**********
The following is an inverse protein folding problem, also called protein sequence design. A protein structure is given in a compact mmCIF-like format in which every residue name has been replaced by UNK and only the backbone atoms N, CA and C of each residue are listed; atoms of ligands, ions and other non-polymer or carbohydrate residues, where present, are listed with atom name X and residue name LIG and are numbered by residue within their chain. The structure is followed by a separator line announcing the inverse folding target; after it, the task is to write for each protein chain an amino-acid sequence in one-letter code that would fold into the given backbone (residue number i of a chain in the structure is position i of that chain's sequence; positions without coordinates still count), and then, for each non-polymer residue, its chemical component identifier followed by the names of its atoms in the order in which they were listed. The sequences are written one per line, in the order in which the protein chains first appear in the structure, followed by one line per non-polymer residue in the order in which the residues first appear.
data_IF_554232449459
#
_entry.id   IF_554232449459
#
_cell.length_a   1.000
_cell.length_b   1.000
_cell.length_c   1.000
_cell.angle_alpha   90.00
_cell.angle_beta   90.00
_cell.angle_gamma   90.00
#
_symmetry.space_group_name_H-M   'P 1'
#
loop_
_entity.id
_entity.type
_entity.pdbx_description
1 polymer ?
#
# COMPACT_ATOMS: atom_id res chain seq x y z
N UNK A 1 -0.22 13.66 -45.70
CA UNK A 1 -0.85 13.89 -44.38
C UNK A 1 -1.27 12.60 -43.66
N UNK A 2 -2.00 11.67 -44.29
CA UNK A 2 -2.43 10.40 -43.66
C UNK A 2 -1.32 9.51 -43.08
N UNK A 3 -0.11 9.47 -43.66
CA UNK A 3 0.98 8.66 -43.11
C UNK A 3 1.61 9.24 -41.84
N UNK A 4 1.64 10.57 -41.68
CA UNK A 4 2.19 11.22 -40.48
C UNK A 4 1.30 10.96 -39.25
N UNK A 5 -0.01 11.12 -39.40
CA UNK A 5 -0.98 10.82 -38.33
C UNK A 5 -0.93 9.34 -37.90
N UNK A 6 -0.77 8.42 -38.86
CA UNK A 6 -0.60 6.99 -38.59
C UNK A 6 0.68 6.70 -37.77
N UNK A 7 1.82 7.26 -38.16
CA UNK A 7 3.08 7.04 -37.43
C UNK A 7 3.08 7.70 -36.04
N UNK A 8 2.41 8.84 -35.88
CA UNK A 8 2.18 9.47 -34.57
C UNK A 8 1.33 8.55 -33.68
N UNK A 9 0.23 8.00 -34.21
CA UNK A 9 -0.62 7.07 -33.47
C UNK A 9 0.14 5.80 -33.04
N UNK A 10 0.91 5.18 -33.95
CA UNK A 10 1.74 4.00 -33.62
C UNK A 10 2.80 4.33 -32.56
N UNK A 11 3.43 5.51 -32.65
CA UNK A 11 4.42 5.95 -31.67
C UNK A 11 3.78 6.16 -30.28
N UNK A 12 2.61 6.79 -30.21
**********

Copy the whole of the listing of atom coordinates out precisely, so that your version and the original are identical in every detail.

The following is an inverse protein folding problem, also called protein sequence design. A protein structure is given in a compact mmCIF-like format in which every residue name has been replaced by UNK and only the backbone atoms N, CA and C of each residue are listed; atoms of ligands, ions and other non-polymer or carbohydrate residues, where present, are listed with atom name X and residue name LIG and are numbered by residue within their chain. The structure is followed by a separator line announcing the inverse folding target; after it, the task is to write for each protein chain an amino-acid sequence in one-letter code that would fold into the given backbone (residue number i of a chain in the structure is position i of that chain's sequence; positions without coordinates still count), and then, for each non-polymer residue, its chemical component identifier followed by the names of its atoms in the order in which they were listed. The sequences are written one per line, in the order in which the protein chains first appear in the structure, followed by one line per non-polymer residue in the order in which the residues first appear.
data_IF_554232449459
#
_entry.id   IF_554232449459
#
_cell.length_a   1.000
_cell.length_b   1.000
_cell.length_c   1.000
_cell.angle_alpha   90.00
_cell.angle_beta   90.00
_cell.angle_gamma   90.00
#
_symmetry.space_group_name_H-M   'P 1'
#
loop_
_entity.id
_entity.type
_entity.pdbx_description
1 polymer ?
#
# COMPACT_ATOMS: atom_id res chain seq x y z
N UNK A 1 -0.22 13.66 -45.70
CA UNK A 1 -0.85 13.89 -44.38
C UNK A 1 -1.27 12.60 -43.66
N UNK A 2 -2.00 11.67 -44.29
CA UNK A 2 -2.43 10.40 -43.66
C UNK A 2 -1.32 9.51 -43.08
N UNK A 3 -0.11 9.47 -43.66
CA UNK A 3 0.98 8.66 -43.11
C UNK A 3 1.61 9.24 -41.84
N UNK A 4 1.64 10.57 -41.68
CA UNK A 4 2.19 11.22 -40.48
C UNK A 4 1.30 10.96 -39.25
N UNK A 5 -0.01 11.12 -39.40
CA UNK A 5 -0.98 10.82 -38.33
C UNK A 5 -0.93 9.34 -37.90
N UNK A 6 -0.77 8.42 -38.86
CA UNK A 6 -0.60 6.99 -38.59
C UNK A 6 0.68 6.70 -37.77
N UNK A 7 1.82 7.26 -38.16
CA UNK A 7 3.08 7.04 -37.43
C UNK A 7 3.08 7.70 -36.04
N UNK A 8 2.41 8.84 -35.88
CA UNK A 8 2.18 9.47 -34.57
C UNK A 8 1.33 8.55 -33.68
N UNK A 9 0.23 8.00 -34.21
CA UNK A 9 -0.62 7.07 -33.47
C UNK A 9 0.14 5.80 -33.04
N UNK A 10 0.91 5.18 -33.95
CA UNK A 10 1.74 4.00 -33.62
C UNK A 10 2.80 4.33 -32.56
N UNK A 11 3.43 5.51 -32.65
CA UNK A 11 4.42 5.95 -31.67
C UNK A 11 3.78 6.16 -30.28
N UNK A 12 2.61 6.79 -30.21